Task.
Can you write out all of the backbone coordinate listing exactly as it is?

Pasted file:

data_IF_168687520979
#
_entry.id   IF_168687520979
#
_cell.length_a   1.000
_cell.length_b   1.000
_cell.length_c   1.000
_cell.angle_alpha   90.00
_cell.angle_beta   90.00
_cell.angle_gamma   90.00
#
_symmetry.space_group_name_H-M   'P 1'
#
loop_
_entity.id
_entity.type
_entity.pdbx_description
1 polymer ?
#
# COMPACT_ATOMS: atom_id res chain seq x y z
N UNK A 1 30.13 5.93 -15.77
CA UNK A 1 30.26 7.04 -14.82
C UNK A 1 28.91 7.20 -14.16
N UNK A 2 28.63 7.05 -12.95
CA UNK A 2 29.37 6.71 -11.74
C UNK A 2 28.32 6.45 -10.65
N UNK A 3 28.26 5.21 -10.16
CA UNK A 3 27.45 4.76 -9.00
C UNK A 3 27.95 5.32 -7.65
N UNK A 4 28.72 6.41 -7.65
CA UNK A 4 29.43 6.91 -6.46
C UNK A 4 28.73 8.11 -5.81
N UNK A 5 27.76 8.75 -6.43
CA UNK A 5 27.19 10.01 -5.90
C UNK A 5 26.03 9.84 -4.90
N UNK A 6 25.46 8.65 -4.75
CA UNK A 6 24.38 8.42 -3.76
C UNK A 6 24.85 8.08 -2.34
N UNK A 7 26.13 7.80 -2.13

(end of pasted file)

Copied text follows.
data_IF_168687520979
#
_entry.id   IF_168687520979
#
_cell.length_a   1.000
_cell.length_b   1.000
_cell.length_c   1.000
_cell.angle_alpha   90.00
_cell.angle_beta   90.00
_cell.angle_gamma   90.00
#
_symmetry.space_group_name_H-M   'P 1'
#
loop_
_entity.id
_entity.type
_entity.pdbx_description
1 polymer ?
#
# COMPACT_ATOMS: atom_id res chain seq x y z
N UNK A 1 30.13 5.93 -15.77
CA UNK A 1 30.26 7.04 -14.82
C UNK A 1 28.91 7.20 -14.16
N UNK A 2 28.63 7.05 -12.95
CA UNK A 2 29.37 6.71 -11.74
C UNK A 2 28.32 6.45 -10.65
N UNK A 3 28.26 5.21 -10.16
CA UNK A 3 27.45 4.76 -9.00
C UNK A 3 27.95 5.32 -7.65
N UNK A 4 28.72 6.41 -7.65
CA UNK A 4 29.43 6.91 -6.46
C UNK A 4 28.73 8.11 -5.81
N UNK A 5 27.76 8.75 -6.43
CA UNK A 5 27.19 10.01 -5.90
C UNK A 5 26.03 9.84 -4.90
N UNK A 6 25.46 8.65 -4.75
CA UNK A 6 24.38 8.42 -3.76
C UNK A 6 24.85 8.08 -2.34
N UNK A 7 26.13 7.80 -2.13